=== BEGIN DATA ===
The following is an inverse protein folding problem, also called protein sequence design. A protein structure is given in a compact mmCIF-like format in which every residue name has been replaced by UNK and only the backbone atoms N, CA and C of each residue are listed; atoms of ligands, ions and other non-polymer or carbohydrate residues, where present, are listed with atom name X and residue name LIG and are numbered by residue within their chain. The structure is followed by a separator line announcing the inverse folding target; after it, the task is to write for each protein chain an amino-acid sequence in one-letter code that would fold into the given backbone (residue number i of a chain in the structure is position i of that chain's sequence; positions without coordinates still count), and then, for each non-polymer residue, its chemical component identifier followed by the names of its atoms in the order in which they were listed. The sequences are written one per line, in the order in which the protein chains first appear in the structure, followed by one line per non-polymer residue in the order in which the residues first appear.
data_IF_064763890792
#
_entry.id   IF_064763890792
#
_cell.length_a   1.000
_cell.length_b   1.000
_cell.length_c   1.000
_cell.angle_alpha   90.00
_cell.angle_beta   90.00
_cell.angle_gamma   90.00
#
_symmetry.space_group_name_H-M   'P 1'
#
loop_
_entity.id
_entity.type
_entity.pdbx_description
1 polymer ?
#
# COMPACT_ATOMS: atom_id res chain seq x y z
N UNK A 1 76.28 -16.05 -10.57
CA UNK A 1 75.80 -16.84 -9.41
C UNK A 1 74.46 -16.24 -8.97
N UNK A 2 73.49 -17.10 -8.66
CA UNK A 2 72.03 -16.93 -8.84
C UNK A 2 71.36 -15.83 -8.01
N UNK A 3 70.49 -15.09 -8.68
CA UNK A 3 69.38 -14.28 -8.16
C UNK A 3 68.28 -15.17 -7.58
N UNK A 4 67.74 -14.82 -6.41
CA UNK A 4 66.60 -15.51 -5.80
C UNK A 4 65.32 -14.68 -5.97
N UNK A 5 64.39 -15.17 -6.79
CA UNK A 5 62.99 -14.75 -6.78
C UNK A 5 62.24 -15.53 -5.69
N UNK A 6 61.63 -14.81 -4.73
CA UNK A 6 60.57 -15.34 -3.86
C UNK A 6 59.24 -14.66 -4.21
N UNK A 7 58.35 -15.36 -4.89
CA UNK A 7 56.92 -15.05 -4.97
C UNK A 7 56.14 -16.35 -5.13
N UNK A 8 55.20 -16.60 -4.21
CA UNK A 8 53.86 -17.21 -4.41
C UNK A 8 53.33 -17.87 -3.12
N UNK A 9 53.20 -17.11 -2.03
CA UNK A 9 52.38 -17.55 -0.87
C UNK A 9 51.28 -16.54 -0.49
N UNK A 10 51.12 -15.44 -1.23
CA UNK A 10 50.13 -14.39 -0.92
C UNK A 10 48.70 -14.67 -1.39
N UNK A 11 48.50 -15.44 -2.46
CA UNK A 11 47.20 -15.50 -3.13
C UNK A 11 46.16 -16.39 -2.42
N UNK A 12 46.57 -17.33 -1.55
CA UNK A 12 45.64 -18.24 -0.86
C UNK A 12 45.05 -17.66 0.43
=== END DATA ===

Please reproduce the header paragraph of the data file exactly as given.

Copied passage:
The following is an inverse protein folding problem, also called protein sequence design. A protein structure is given in a compact mmCIF-like format in which every residue name has been replaced by UNK and only the backbone atoms N, CA and C of each residue are listed; atoms of ligands, ions and other non-polymer or carbohydrate residues, where present, are listed with atom name X and residue name LIG and are numbered by residue within their chain. The structure is followed by a separator line announcing the inverse folding target; after it, the task is to write for each protein chain an amino-acid sequence in one-letter code that would fold into the given backbone (residue number i of a chain in the structure is position i of that chain's sequence; positions without coordinates still count), and then, for each non-polymer residue, its chemical component identifier followed by the names of its atoms in the order in which they were listed. The sequences are written one per line, in the order in which the protein chains first appear in the structure, followed by one line per non-polymer residue in the order in which the residues first appear.